Women in Translation Month: Family Lexicon


It’s women in translation month and I’m still on my book buying ban so I’ve delved into my shelves to find some women in translation to read, starting with…

Family Lexicon

by Natalia Ginzburg (translated from Italian by Jenny Mcphee)

Family Lexicon is an autobiographical novel by Natalia Ginzburg. Natalia wrote the book in 1960s when she was living in London, for her; England was a place characterised by its melancholy.

England is a country where people stay exactly as they are. The soul does not receive the slightest jolt. It stays always still, unchanging, protected by a gentle, temperate, humid climate without seasonal extremes, in the same way that the green of the fields (which it is impossible to imagine being greener) stays the same throughout the seasons, never eaten away by intense cold or devoured by the sun. The soul does not free itself from its vices but neither does it attach itself to new vices. Like the grass, the soul silently lulls itself in its green solitude, watered by the tepid rain.

England: Eulogy and lament by natalia ginzburg, 1961 (translated by dick davis for the little virtues)

England always made Natalia think about death and with death on her mind she would look back at her life in its entirety, thinking about her family and her childhood. What I loved most about this book was all the silly sayings that make up a family, the sayings and stories you hear repeated so many times whilst growing up that they become a part of who you are. Natalia writes vividly about her cantankerous father Beppino who disapproves of nearly everything from Modern Art which he refers to as, ‘dribbledrabs’ and ‘doodledums’, to his children and wife who are often described as ‘jackasses’ and accused of partaking in ‘nitwiterries.’ Then there is Lidia, Natalia’s mother, an eternal optimist who loves nothing more than repeating the same family stories to whoever will listen. Together they have five children, Gino is the eldest and Beppino’s favourite because he is studious and good at hiking, next is Mario who’s moods swing violently and reminds Lidia of her elder brother Silvio who commited suicide, then Paola who loves beautiful gowns and melancholic novels, Alberto who is cheerful and never “moonish” and finally Natalia who is mostly on the fringes of the story, probably because as she writes in her introduction to the book, “I had little desire to talk about myself.” Thus, we know that Alberto and Mario never really got along but Mario and Paola were very close for a time, as were Lidia and Paola whereas Beppino and Mario were constantly at odds but then Beppino was at odds with everyone, apart from Gino but we don’t really know about the relationship that Natalia had with any of these people or were she fit in to the family. She said in an interview in 1964 that Family Lexicon is a story about the people in her life but not the s of her life.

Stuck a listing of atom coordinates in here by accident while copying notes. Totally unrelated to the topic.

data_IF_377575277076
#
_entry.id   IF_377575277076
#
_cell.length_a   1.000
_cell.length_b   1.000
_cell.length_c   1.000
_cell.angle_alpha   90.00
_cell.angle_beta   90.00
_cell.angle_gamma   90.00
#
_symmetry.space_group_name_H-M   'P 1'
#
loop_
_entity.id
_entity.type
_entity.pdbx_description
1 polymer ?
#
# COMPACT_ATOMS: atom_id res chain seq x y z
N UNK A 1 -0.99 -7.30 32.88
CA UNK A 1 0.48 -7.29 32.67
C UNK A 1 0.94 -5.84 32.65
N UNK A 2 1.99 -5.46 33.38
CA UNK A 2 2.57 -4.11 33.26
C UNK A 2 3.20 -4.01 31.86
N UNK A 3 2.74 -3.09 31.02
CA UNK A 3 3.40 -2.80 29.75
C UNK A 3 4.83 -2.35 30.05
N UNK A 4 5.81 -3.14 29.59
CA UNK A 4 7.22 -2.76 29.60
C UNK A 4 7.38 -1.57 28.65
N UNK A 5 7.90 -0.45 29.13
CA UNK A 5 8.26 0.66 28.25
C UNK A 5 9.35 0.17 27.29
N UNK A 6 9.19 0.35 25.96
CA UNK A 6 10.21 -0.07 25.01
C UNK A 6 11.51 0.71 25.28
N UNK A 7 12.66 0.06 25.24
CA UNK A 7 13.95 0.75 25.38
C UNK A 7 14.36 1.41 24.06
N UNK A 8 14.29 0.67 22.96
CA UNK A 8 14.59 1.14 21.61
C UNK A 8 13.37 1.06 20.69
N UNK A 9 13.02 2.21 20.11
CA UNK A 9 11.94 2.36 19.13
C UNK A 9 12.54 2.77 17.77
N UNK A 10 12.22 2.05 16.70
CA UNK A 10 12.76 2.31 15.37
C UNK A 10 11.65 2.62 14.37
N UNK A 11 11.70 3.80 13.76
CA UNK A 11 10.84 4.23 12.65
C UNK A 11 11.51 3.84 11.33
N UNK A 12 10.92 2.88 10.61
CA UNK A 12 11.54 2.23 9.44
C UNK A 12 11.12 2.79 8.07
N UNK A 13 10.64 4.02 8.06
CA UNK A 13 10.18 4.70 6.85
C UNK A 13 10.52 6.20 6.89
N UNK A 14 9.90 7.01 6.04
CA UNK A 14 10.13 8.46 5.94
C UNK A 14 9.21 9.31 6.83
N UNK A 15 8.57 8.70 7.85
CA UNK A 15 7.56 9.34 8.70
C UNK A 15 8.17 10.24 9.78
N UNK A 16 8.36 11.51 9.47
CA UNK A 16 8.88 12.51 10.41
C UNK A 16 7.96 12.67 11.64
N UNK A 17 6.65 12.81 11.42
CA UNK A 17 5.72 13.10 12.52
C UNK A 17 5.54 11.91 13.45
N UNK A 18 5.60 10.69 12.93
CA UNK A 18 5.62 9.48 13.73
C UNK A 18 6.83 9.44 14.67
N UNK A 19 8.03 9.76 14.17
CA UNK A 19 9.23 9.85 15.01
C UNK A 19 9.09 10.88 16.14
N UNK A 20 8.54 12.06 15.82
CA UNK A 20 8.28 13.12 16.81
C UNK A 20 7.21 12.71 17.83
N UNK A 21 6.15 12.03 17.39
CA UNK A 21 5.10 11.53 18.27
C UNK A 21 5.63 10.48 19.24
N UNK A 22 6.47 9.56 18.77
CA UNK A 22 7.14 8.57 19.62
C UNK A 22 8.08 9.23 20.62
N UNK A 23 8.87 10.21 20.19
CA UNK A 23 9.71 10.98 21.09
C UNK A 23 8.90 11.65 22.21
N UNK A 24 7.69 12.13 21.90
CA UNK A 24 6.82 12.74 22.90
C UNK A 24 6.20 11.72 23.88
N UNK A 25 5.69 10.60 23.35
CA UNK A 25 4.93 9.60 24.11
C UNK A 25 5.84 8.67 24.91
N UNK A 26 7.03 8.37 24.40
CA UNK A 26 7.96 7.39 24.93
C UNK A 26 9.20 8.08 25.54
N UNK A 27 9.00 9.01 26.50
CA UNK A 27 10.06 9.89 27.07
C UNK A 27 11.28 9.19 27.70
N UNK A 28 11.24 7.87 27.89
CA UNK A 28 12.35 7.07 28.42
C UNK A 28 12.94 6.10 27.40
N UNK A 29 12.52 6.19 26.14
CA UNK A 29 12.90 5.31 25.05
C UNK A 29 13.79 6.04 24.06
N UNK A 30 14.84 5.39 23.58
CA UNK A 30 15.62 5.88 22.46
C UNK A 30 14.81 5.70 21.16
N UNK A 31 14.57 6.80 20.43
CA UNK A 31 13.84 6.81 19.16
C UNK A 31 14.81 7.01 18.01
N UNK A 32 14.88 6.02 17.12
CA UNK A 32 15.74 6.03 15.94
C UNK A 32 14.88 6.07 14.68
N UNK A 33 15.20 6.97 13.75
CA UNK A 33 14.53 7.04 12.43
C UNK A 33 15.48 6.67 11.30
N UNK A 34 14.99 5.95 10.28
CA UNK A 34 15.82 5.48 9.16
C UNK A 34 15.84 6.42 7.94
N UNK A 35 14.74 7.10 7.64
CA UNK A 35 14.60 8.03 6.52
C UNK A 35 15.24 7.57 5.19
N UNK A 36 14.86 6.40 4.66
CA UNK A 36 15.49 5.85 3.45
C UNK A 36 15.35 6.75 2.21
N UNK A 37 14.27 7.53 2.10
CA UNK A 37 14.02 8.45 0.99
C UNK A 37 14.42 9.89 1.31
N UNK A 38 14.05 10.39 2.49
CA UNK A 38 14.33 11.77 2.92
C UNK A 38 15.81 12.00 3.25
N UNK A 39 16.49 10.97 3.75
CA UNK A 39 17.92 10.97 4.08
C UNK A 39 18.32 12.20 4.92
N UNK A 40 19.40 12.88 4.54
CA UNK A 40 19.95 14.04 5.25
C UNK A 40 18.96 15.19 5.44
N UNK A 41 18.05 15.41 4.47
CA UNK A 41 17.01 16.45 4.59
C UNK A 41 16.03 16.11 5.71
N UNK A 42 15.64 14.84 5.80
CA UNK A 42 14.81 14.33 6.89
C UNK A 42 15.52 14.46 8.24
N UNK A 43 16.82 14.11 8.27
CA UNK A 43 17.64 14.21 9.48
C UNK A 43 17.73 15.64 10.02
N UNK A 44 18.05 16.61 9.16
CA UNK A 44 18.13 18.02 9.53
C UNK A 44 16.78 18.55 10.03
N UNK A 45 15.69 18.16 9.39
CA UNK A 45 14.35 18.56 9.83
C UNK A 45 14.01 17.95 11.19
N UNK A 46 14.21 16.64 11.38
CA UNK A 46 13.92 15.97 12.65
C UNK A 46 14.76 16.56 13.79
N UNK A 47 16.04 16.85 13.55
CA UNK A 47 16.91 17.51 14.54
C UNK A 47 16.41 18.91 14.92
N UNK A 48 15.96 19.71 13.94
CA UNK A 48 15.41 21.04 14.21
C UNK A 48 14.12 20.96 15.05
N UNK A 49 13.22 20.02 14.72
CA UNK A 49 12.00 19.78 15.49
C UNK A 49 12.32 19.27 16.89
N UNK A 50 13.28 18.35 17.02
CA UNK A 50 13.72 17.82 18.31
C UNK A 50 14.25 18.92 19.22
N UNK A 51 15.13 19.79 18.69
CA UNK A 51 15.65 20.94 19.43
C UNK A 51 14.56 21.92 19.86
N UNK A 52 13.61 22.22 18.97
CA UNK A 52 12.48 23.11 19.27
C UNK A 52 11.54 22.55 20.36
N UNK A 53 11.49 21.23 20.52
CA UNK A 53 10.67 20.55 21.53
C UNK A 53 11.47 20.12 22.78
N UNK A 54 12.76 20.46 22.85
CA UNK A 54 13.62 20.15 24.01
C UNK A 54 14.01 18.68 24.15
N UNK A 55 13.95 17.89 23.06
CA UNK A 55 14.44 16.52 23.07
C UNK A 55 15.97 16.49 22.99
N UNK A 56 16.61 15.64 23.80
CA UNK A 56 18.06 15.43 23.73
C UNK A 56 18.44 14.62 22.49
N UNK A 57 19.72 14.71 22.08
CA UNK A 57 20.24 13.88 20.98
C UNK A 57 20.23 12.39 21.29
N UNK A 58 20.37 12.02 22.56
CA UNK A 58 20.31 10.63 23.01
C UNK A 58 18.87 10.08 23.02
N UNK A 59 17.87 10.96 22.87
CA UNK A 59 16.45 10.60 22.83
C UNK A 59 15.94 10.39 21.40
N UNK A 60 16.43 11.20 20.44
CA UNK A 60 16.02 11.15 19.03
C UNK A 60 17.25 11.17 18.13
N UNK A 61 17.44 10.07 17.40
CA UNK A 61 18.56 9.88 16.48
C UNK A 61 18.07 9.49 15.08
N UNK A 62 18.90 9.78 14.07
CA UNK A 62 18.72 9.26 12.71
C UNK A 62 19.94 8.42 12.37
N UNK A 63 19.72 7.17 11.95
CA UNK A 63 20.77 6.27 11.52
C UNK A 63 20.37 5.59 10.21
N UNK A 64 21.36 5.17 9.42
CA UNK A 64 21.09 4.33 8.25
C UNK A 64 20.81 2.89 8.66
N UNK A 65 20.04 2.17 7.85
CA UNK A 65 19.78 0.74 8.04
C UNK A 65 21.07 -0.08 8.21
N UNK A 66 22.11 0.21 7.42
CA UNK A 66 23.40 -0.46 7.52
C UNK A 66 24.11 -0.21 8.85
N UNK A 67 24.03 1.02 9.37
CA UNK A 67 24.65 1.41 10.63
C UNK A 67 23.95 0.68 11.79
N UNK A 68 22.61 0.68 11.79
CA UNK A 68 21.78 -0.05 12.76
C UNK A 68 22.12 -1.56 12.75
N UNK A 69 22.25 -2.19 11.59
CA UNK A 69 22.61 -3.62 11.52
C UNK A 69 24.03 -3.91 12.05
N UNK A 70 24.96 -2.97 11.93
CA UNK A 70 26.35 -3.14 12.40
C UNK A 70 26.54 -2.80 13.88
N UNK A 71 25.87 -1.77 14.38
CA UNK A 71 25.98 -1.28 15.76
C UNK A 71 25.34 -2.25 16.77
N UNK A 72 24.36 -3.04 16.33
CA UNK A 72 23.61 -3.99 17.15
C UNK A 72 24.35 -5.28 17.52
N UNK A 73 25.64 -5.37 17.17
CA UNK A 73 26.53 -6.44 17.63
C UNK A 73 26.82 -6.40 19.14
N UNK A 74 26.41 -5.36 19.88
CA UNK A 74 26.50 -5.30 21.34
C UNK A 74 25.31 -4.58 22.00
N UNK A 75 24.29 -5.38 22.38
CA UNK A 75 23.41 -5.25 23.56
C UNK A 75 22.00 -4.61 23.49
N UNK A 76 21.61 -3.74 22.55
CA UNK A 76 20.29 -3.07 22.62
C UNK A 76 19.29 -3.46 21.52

My parents had five children. We now live in different cities, some of us in foreign countries, and we don’t write to each other often. When we do meet up with one another we can indifferent or distracted. But for us it takes just one word. It takes one word, one sentence, one of the old ones from our childhood, heard and repeated countless times…. If my siblings and I were to find ourselves in a dark cave or among millions of people, just one of those phrases or words would immediately allow us to recognise each other.

family lexicon by natalie ginzburg

I often get the feeling when reading books translated from Italian that I’m missing something, that some magic is being lost in the translation and Natalia once remarked herself that she felt the book was probably not well translated into English. Having now read quite few books translated from Italian including My Brilliant Friend by Elena Ferrante and A Girl Returned by Donatella Di Pietrantonio despite both these books being wonderfully translated by Anna Goldsten, one still can’t help but feel that some of the nuances of the dialect are lost. Jenny Mcphee, is the third person to translate Family Lexicon, a book that contains a lot of Italian dialect and made-up words, she said in an interview with the publication Reading in Translation that she does not attempt to imitate dialect when translating because it’s very rarely successful and replacing an Italian dialect with an English or American one e.g. if a character is speaking in a Naplese dialect just find the English “equivalent” like using a Liverpudlian (scouse) dialect wouldn’t work. Therefore the only solution is to continue muddling along with my Italian lessons and hopefully one day be able to read Ginzburg in her native tongue.

Translation is about translating much more than just language. When you translate you are bringing across language, yes, but also culture, place, politics and so to use a dialect or accent that puts the reader in an entirely different context seems misguided to me.

Jenny Mcphee in an interview with reading in translation

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